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DENVER – Third-graders who participated in the Denver Preschool Program (DPP) four years earlier outperformed their non-DPP peers in Denver Public Schools (DPS) on the 2013 reading TCAP, the Transitional Colorado Assessment Program, the first long-term study of DPP students reveals. These gains occurred despite a demographic profile that puts DPP children at a slightly greater risk of academic failure than their non-DPP counterparts.
Children who can’t read by the end of third grade are four to six times more likely to drop out of school.
“High-quality preschool can help close the early achievement gap and ensure that more kids are graduating from high school on time.” says Jennifer Landrum, President and CEO of DPP, a sales tax-funded initiative that extends preschool tuition support to all Denver 4-year-olds. “Children who have learned to read by third grade are ready to read to learn in the years that follow.”
A total of 64 percent of DPP children posted advanced or proficient reading scores compared to 58 percent of non-DPP students. Just as significant, students who participated in DPP were less likely to receive unsatisfactory TCAP reading scores than their non-DPP peers; 13 percent of DPP enrollees earned unsatisfactory scores compared to 19 percent of non-DPP third-graders.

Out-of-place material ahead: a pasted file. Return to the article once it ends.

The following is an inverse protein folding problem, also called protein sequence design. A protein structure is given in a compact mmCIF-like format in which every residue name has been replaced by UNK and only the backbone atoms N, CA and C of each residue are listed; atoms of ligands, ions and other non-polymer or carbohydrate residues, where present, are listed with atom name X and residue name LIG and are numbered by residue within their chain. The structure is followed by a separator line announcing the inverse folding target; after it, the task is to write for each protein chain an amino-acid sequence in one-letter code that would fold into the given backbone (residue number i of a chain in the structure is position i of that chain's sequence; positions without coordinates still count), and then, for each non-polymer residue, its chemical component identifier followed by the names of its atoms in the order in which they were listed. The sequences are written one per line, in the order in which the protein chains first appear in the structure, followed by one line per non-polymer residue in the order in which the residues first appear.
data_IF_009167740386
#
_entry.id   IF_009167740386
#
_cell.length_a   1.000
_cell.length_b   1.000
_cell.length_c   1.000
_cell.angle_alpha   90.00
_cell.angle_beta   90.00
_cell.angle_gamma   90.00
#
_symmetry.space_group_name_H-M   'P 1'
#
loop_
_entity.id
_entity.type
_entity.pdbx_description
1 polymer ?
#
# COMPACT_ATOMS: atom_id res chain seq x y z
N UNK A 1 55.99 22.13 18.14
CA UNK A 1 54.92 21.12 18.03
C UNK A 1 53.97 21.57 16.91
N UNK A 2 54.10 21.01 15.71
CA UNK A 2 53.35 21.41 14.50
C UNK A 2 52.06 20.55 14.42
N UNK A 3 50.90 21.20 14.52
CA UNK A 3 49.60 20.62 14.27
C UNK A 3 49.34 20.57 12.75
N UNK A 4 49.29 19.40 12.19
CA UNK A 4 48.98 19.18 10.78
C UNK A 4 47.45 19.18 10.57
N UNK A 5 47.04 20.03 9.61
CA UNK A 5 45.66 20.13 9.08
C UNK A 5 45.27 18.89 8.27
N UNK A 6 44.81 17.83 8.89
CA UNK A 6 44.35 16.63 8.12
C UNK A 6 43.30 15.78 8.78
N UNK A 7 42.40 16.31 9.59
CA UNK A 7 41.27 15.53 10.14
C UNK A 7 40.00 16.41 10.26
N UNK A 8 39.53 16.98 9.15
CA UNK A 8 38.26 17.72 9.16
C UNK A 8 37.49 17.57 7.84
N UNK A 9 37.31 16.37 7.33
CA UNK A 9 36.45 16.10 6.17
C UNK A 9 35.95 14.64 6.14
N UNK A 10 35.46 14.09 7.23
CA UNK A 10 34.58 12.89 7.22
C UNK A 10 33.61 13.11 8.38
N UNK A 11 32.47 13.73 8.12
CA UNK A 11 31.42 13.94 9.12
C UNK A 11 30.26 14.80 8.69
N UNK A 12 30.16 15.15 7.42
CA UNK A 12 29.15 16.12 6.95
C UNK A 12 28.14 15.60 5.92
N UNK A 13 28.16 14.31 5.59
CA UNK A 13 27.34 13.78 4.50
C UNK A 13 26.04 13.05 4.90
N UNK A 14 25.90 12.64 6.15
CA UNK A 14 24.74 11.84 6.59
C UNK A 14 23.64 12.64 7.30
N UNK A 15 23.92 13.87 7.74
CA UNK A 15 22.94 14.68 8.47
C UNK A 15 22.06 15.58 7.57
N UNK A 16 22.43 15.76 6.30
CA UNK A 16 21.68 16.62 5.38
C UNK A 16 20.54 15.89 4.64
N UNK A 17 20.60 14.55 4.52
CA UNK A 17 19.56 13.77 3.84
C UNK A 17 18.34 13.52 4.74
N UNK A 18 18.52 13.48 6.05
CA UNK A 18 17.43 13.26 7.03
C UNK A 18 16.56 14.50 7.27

Since the 2009-2010 school year, annual evaluations of DPP graduates have revealed that the vast majority – over 90 percent on multiple measures – are leaving preschool ready for kindergarten both academically and social-emotionally.
“This is the first large group of DPP children to reach third grade and the first analysis to confirm school-readiness of DPP children persists through their early elementary years,” said Landrum.
Just over 3,000 DPS third-graders previously enrolled in DPP accounted for 47 percent of DPS third-graders tested on the English and Spanish versions of TCAP reading this past spring. A slightly larger proportion (74 percent) of third-graders who participated in DPP were eligible for Free or Reduced-Price Lunch (FRPL) than those who did not (69 percent). Additionally, a larger proportion of DPP students (47 percent) identified as English Language Learners (ELLs) than non-DPP students (41 percent).